This hermeneutic approach took a different form for most nineteenth-century dreamers, though. Despite the lofty purpose to which Blair ascribes revelatory dreams (Bernard 198), those interested in oneirocriticism typically turned to a disparaged but common form of street literature. "In Europe, dream books were as old as publishing itself," writes Perkins. But over the course of the nineteenth century, they experienced a rise in popularity, becoming "in Britain at least, the dominant form of chapbook" (Perkins 104). These dream books employ universal symbols to decode dreams. According to one dream book, "a virgin dreaming she has put on new garments, shews an alteration in her condition by way of marriage," and according to another, "if a woman dreams she is with child, it shews sorrow and sadness." This type of dream interpretation would also frequently accompany prophetic almanacs and fortune-telling guides. For instance, Mother Shipton's Fortune Teller (1861) includes "A Charm for Dreaming" intended to invoke prophetic dreams (Perkins 106).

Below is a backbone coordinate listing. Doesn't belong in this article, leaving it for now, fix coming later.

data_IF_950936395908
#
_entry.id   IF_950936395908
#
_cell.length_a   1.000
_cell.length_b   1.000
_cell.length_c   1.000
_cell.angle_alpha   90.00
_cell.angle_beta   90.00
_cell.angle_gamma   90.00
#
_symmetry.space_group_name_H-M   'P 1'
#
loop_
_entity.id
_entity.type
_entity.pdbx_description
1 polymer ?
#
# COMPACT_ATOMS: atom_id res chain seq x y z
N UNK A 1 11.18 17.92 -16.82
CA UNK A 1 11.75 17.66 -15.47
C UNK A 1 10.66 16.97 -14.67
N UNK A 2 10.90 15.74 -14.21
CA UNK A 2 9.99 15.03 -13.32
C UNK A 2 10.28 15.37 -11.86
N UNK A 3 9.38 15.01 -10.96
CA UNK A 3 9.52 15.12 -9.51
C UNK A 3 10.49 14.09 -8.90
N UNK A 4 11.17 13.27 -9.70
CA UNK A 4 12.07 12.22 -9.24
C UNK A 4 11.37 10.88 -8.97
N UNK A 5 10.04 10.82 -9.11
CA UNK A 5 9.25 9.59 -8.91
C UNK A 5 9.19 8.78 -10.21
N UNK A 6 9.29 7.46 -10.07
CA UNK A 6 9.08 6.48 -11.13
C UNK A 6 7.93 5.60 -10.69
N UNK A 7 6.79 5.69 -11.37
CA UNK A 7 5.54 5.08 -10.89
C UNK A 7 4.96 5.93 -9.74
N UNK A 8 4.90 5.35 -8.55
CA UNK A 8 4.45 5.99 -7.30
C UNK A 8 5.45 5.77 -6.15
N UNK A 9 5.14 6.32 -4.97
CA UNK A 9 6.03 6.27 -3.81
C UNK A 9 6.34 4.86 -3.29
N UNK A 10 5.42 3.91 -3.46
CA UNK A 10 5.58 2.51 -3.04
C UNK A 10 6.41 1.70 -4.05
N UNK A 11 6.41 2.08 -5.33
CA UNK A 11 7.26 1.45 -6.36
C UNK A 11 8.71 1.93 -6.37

The dream book occupied...